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Laparoscopic distal gastrectomy for synchronous adenocarcinoma, diffuse large B cell lymphoma and gastrointestinal stromal tumor in the stomach: a case report
Surgical Case Reports volume 8, Article number: 89 (2022)
Synchronous lymphoma and adenocarcinoma are occasionally detected in the stomach. Gastrointestinal stromal tumor (GIST) and adenocarcinoma are sometimes seen simultaneously in the stomach. However, we rarely observe synchronous adenocarcinoma, lymphoma, and GIST in the stomach, and there are few reports on cases with these three lesions.
This is a case report of a 71-year-old man who had a laparoscopic distal gastrectomy and lymphadenectomy for three gastric tumors. Preoperative diagnoses were early adenocarcinoma and mucosa-associated lymphoid tissue (MALT) lymphoma in the stomach, but final diagnosis was synchronous adenocarcinoma, diffuse large B cell lymphoma (DLBCL), and GIST. Helicobacter pylori (H. pylori) is highly involved in the development of DLBCL and MALT lymphoma in the stomach. Gastric adenocarcinoma is partially involved in chronic gastritis with atrophy and intestinal metaplasia caused by H. pylori infection. Indeed, a rapid urease test was found positive in this case. Therefore, we prescribed medicine to eliminate H. pylori after gastrectomy.
This is the first case report where a patient underwent minimally invasive laparoscopic gastrectomy for synchronous adenocarcinoma, DLBCL and GIST in the stomach, although one patient who underwent open gastrectomy for synchronous adenocarcinoma, MALT lymphoma and GIST was previously reported.
Gastric lymphoma constitutes 3–6% of primary gastric tumor [1, 2]. Gastric lymphoma, especially mucosa-associated lymphoid tissue (MALT) lymphoma, is associated with Helicobacter pylori (H. pylori). In some cases, synchronous lymphoma and adenocarcinoma are also detected in the stomach. Gastrointestinal stromal tumor (GIST) is most commonly seen in the stomach (60–70%) . Therefore, GIST and adenocarcinoma are sometimes seen simultaneously in the stomach. However, we rarely observe synchronous adenocarcinoma, lymphoma, and GIST in the stomach, and there are few reports on cases with these three lesions . Here, we present a case with adenocarcinoma, diffuse large B cell lymphoma (DLBCL), and GIST simultaneously observed in the stomach. This is the first report of a patient who underwent laparoscopic gastrectomy for synchronous adenocarcinoma, DLBCL and GIST in the stomach.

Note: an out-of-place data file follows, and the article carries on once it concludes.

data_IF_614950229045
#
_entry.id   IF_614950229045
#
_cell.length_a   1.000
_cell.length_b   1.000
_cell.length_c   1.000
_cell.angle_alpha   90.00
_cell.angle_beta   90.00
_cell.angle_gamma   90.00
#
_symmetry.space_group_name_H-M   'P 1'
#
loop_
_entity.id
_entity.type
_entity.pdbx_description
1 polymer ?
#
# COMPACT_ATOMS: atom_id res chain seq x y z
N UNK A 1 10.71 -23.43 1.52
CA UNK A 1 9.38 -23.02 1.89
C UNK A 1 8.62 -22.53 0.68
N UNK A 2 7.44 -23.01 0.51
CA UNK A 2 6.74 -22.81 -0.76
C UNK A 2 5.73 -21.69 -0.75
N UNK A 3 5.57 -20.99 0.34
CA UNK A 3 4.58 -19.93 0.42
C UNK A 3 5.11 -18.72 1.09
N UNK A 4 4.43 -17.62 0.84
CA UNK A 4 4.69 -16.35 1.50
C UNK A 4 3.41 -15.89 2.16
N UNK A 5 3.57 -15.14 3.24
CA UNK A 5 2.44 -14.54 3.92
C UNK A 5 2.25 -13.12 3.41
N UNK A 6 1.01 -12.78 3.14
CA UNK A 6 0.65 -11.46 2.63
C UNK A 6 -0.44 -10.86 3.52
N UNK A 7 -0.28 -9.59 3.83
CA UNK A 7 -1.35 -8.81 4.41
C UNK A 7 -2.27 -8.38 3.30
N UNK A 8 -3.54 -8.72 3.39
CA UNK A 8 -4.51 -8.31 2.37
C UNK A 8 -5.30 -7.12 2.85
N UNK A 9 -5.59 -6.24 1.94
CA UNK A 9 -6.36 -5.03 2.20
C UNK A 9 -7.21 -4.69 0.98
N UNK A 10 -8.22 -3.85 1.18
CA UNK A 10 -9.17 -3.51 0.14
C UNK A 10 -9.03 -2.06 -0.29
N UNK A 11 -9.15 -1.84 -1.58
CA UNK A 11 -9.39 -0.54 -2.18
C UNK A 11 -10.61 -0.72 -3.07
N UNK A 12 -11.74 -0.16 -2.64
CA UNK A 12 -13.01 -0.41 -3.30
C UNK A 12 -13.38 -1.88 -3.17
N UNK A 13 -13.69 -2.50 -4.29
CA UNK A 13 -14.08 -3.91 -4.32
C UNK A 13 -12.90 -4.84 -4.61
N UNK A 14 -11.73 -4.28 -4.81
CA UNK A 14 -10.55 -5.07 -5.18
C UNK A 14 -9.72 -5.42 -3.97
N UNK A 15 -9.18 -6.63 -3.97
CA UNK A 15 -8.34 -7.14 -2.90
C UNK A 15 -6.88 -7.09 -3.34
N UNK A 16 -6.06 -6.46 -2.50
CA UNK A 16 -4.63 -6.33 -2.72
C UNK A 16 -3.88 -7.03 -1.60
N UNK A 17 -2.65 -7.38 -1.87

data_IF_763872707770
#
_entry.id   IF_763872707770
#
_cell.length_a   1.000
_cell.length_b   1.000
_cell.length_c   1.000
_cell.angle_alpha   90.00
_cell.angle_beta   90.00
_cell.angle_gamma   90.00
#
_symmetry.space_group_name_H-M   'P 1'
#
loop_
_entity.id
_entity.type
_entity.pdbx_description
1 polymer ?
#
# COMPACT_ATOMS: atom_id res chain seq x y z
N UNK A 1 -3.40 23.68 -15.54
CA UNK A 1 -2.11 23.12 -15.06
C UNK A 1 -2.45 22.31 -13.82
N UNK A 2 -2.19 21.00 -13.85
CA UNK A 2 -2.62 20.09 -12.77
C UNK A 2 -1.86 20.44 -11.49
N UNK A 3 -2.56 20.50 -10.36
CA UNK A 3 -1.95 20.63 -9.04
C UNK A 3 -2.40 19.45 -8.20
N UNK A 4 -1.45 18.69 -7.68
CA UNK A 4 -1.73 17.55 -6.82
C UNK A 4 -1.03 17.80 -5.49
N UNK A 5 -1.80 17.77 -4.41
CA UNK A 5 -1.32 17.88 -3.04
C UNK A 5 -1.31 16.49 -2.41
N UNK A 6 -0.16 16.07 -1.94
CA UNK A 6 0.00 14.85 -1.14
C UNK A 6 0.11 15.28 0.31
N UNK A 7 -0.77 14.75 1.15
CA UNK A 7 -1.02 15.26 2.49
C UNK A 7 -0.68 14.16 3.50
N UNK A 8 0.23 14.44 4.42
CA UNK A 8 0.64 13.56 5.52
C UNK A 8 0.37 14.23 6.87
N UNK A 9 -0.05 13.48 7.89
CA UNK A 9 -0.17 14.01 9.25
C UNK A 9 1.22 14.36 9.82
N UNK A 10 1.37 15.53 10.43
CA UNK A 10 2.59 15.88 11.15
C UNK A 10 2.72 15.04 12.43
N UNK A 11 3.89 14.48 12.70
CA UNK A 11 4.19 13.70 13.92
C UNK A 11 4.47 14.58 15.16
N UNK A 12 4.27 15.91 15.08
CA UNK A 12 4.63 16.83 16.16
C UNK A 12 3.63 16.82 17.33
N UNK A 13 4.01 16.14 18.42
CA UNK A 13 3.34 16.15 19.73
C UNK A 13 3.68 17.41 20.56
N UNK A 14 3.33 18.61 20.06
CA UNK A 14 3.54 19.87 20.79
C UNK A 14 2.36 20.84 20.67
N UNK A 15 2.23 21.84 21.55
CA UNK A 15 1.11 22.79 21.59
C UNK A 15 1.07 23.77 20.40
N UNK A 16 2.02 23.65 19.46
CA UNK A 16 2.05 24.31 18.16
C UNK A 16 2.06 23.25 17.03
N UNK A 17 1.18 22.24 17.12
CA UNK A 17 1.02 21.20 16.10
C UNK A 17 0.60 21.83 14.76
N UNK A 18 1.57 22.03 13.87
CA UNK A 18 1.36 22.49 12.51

A 71-year-old man was admitted to our hospital for hematemesis and anemia. He had conjunctival anemia. Other physical examination was normal. Abnormal laboratory values included hemoglobin level at 9.5 g/dL and hematocrit level at 30.9%. Gastric wall thickness was detected in the lower gastric body in abdominal computed tomography scan (Fig. 1). Gastrointestinal endoscopy demonstrated type 2 lesion with a maximal size of 32 mm in the anterior side of the lower gastric body (Fig. 2A) and type 0–IIa + IIc lesion with a maximal size of 24 mm in the anterior side of the gastric angle (Fig. 2B). The latter lesion was bleeding and electric cauterization was performed to stop the bleeding. In addition, a small submucosal tumor was found in the antrum region of the stomach (Fig. 2C). On hospital day 8, second gastrointestinal endoscopy was performed and biopsies were taken from both lesions. Rapid urease test was positive. Histological examination of the gastric body revealed MALT lymphoma and the lesion in the gastric angle was diagnosed with poorly differentiated adenocarcinoma. The preoperative diagnosis of gastric adenocarcinoma was cT1b cN0 cStage IA (8th TNM classification).
We performed laparoscopic distal gastrectomy with D1 + lymph node dissections and R-Y reconstruction (Fig. 3). The operation was successfully performed with uneventful outcome.